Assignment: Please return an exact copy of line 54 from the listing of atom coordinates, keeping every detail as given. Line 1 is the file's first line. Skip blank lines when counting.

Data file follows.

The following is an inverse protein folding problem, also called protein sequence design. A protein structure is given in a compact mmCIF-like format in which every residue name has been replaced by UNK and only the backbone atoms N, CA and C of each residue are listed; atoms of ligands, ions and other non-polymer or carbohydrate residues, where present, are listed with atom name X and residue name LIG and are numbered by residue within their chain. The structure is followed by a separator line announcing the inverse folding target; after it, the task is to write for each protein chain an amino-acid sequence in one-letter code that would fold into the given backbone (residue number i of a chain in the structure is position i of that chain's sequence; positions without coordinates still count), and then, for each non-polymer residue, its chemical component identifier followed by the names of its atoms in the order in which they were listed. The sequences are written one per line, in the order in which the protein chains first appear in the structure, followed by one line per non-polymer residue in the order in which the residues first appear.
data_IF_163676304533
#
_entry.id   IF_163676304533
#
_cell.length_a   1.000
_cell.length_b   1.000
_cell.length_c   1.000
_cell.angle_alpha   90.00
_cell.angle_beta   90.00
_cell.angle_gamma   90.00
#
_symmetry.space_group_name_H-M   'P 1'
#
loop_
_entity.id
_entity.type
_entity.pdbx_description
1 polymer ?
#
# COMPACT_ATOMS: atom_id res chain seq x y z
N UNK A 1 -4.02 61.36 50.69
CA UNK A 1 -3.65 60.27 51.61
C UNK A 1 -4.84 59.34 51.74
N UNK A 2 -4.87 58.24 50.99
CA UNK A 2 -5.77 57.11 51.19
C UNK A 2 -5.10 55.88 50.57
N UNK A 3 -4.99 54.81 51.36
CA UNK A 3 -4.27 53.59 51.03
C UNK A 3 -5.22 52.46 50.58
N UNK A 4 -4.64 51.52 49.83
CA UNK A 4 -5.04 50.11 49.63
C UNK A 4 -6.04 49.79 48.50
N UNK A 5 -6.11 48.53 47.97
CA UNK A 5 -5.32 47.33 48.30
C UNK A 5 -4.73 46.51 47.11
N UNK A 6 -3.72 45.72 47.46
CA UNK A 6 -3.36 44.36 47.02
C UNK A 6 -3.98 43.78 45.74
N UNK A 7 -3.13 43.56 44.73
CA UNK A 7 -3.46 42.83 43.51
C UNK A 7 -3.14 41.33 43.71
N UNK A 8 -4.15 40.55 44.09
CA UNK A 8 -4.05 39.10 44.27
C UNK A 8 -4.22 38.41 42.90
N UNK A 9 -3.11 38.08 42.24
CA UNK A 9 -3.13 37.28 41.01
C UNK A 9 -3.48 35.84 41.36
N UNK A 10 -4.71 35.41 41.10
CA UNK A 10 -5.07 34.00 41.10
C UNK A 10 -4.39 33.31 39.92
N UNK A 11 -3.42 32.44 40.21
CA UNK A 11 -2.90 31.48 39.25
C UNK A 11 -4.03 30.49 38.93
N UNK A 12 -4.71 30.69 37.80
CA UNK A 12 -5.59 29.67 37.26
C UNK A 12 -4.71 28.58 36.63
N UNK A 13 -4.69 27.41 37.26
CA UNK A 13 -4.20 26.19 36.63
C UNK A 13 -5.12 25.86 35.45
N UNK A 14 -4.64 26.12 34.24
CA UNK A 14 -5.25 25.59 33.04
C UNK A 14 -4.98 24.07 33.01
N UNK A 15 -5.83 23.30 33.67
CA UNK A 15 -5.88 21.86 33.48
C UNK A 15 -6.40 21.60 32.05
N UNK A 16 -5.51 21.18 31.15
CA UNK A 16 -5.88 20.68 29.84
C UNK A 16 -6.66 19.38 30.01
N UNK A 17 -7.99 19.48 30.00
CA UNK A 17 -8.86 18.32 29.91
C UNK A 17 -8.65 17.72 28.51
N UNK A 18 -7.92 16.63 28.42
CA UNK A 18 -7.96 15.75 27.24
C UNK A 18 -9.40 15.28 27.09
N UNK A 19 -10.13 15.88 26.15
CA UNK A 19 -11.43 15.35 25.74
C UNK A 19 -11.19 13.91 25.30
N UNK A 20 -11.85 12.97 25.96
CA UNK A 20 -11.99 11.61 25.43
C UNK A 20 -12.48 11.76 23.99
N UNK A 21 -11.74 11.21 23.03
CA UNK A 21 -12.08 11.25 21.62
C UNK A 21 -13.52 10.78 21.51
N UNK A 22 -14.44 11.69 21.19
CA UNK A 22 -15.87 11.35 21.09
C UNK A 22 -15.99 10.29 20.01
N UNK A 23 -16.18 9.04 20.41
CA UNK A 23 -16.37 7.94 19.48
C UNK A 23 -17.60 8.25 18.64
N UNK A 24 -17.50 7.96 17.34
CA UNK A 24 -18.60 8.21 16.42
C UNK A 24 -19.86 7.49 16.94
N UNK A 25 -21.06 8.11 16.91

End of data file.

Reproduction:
C UNK A 11 -4.03 30.49 38.93